But Murry's work and others' like it are now threatened by Monday's decision from a federal judge, Royce C. Lamberth, which blocks President Obama's 2009 order to expand funding for embryonic cell research. Lamberth ruled that the executive order conflicts with a legislated ban on using federal funds to destroy embryos (first contained in the Dickey-Wicker Amendment to the Balanced Budget Downpayment Act of 1996).
According to NIH director Francis Collins, by way of USA Today, the effects of Lamberth's ruling are chilling. A total of 167 grants, representing $149 million, will be frozen in the very near future. However, another 131 awarded grants, which are already "out the door," will not be affected until they're up for renewal next year.
Yesterday the US Department of Justice announced that it will appeal Lamberth's ruling. A profile of the judge, a Reagan appointee, is provided by the Washington Post.
The NYT and the WSJ are also, predictably, all over the story. According to the NYT, a Clinton* administration lawyer tried to circumvent the Dickey-Wicker Amendment in 1999, by arguing that federal money could support research on stem cell colonies, or lines, that had already been produced with private funding. (The idea being: use private funds to destroy the embryonic cell as it differentiates; then use federal funding to support research on the created stem-cell line.) The Bush administration adopted the lawyer's argument "with severe restrictions," and Obama attempted to lift the Bush restrictions last year.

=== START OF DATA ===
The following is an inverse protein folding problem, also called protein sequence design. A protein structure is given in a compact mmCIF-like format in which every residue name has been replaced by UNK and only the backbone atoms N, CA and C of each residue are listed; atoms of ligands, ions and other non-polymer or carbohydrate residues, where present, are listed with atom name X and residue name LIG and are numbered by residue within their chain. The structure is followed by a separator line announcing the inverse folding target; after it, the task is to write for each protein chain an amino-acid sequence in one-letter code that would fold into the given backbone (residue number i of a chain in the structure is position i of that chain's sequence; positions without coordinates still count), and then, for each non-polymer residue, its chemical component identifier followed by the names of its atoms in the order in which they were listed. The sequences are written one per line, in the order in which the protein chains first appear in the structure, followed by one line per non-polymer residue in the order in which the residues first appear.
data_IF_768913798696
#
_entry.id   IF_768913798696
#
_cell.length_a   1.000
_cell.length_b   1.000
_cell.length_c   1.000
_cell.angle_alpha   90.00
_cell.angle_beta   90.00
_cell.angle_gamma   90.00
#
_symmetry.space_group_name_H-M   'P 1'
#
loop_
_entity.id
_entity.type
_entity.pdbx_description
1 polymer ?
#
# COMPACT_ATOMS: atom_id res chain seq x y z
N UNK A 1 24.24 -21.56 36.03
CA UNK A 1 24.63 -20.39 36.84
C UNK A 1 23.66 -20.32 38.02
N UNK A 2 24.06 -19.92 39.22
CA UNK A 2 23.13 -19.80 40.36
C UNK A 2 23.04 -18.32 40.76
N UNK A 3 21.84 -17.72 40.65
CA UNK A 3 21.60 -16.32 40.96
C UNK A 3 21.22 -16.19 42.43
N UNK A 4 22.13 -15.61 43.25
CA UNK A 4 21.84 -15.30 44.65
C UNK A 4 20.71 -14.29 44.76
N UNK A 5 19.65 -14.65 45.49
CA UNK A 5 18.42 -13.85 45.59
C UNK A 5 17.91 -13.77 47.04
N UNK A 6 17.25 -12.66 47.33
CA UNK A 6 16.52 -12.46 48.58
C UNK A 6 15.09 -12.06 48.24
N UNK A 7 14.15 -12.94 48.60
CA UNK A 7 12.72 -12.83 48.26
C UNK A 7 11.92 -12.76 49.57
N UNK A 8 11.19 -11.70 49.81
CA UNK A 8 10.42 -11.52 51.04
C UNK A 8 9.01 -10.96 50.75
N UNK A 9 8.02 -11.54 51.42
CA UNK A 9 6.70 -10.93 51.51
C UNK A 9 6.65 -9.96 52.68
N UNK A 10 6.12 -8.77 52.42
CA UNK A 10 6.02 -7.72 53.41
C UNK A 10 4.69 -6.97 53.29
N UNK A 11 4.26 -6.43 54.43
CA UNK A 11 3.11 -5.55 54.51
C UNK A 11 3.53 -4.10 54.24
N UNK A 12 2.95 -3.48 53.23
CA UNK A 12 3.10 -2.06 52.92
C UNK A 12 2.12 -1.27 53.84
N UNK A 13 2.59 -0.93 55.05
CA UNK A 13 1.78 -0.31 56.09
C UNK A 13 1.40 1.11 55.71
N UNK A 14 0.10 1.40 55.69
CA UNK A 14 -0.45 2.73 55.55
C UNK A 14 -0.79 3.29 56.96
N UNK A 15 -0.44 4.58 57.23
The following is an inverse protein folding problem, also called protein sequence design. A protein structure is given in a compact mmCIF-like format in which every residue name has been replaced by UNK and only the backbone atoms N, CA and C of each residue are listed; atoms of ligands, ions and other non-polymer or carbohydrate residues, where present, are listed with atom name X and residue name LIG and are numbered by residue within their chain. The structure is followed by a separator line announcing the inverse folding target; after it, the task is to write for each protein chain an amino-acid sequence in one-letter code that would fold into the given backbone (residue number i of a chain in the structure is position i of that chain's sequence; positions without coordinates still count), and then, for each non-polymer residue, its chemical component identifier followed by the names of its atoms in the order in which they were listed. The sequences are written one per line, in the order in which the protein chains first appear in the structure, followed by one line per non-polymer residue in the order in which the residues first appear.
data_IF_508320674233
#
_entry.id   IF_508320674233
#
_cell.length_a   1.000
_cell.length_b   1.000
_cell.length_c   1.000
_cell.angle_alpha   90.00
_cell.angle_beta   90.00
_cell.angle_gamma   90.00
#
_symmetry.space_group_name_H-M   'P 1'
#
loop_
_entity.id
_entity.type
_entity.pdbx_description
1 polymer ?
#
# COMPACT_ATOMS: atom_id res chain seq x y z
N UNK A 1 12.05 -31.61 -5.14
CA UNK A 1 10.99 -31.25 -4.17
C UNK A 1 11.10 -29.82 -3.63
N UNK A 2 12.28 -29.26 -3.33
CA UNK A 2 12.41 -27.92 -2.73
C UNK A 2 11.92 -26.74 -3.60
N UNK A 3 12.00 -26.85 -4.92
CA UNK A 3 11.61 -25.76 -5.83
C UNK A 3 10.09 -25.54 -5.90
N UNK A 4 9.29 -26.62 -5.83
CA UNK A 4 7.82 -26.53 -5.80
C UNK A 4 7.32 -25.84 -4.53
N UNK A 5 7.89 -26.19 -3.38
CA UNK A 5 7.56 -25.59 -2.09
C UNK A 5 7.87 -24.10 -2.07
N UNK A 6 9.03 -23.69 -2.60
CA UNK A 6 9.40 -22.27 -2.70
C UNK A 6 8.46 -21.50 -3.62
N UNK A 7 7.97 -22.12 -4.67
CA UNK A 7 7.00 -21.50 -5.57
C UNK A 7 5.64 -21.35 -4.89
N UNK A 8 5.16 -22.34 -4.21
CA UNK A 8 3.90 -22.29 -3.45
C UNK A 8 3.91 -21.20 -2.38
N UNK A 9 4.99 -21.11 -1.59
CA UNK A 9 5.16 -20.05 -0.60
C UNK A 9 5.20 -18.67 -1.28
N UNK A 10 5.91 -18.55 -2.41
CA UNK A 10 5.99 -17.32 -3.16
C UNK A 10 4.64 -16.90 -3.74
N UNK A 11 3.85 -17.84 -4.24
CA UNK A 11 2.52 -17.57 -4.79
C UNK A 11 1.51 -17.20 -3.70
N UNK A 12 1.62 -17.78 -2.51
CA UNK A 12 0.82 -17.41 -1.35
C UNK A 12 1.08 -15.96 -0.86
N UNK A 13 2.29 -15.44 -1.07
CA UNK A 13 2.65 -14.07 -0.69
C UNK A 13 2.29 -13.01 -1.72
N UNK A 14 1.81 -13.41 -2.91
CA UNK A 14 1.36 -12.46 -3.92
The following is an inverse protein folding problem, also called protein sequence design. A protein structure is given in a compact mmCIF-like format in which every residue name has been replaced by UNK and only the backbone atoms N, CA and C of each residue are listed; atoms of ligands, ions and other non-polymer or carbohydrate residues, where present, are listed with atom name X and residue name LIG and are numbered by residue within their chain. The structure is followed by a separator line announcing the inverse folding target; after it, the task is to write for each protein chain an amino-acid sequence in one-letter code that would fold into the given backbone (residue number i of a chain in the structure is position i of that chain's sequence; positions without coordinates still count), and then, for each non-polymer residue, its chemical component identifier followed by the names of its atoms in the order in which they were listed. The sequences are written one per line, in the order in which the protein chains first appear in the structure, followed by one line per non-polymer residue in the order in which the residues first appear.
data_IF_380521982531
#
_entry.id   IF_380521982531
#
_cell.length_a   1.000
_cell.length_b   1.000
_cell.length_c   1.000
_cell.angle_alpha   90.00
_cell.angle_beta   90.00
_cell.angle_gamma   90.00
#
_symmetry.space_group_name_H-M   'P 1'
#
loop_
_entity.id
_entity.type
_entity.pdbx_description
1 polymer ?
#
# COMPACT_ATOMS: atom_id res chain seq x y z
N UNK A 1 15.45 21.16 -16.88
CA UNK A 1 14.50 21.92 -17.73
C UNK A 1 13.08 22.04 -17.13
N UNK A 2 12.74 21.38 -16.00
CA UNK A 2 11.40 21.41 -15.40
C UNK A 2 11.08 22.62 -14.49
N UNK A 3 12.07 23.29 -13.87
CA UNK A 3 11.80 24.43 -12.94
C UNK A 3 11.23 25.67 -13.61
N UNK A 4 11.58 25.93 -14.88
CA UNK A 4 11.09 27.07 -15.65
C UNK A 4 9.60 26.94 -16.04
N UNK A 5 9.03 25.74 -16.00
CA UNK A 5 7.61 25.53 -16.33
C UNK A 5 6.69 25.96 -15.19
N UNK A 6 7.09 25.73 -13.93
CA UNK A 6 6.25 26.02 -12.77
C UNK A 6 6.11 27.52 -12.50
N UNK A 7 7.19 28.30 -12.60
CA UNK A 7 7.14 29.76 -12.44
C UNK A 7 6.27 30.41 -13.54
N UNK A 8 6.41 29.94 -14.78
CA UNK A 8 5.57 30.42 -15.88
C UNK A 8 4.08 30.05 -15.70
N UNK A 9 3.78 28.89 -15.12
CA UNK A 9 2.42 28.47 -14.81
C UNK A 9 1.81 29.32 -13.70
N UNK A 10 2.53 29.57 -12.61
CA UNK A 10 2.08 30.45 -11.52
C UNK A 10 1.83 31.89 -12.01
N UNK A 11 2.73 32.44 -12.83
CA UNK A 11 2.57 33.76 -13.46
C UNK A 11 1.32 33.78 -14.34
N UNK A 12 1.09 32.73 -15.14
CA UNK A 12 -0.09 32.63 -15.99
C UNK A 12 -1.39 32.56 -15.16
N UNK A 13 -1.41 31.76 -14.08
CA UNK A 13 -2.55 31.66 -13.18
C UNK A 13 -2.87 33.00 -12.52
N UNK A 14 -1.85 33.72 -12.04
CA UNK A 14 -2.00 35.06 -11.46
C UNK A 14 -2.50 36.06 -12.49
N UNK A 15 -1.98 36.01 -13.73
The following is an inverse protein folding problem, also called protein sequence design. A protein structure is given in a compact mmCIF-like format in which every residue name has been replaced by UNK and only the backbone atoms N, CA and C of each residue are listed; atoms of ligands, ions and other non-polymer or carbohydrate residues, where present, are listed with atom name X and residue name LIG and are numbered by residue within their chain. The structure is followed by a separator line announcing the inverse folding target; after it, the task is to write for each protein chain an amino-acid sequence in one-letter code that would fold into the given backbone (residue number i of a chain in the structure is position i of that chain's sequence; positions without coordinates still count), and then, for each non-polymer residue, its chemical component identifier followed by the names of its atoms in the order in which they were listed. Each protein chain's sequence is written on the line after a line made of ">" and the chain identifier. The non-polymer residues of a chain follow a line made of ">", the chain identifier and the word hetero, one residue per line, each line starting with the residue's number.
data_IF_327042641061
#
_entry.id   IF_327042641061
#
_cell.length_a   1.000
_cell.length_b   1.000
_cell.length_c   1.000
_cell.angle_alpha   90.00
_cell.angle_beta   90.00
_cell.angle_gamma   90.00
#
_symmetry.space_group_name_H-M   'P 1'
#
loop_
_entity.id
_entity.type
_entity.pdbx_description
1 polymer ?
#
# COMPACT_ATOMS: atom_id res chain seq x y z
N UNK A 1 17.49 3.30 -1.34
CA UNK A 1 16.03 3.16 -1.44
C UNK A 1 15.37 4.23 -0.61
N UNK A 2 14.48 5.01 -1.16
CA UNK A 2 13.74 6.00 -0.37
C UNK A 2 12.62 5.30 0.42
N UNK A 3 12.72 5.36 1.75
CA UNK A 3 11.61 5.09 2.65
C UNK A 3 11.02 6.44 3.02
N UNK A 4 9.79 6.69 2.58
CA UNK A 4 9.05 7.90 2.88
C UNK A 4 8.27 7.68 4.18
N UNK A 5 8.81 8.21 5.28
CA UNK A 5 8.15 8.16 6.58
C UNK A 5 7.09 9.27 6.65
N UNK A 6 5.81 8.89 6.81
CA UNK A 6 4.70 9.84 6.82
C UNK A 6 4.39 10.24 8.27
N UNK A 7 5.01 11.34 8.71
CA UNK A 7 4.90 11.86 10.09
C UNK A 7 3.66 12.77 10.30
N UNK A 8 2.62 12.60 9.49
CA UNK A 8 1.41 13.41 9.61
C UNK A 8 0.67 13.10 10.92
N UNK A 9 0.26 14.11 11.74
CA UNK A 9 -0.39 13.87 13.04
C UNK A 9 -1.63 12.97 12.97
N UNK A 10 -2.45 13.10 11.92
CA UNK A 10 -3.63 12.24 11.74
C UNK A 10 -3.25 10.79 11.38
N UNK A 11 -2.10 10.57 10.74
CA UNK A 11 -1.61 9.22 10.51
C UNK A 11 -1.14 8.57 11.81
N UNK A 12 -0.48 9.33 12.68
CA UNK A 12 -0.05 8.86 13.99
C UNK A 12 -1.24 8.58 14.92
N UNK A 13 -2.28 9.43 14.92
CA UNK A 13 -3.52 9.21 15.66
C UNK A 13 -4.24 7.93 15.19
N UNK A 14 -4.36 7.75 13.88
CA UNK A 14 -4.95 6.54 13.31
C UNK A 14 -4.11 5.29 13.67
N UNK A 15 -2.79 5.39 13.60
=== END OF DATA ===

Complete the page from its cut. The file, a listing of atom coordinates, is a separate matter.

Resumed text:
* BTW, Clinton signed the Balanced Budget Downpayment Act of 1996 with the Dickey-Wicker Amendment.
P.S. Go Chuck.
Gird yer loins, Austin "Jack" DeCoster. You're about to receive uncompromising media and Congressional attention. And the metaphoric (and partially ironic) tarring and feathering may long be overdue, if archived news stories are any indication.
The growing recall of Salmonella-tainted eggs is focusing widespread attention on DeCoster (photos here and here), who is the owner of Wright County Egg in Galt, Iowa, and Quality Egg, a supplier of chicks and feed to Hillendale Farms in New Hampton, Iowa. On August 13, Wright County recalled 380 million eggs that it had shipped since May 19. Hillandale recalled 170 million eggs on Friday, according to USA Today.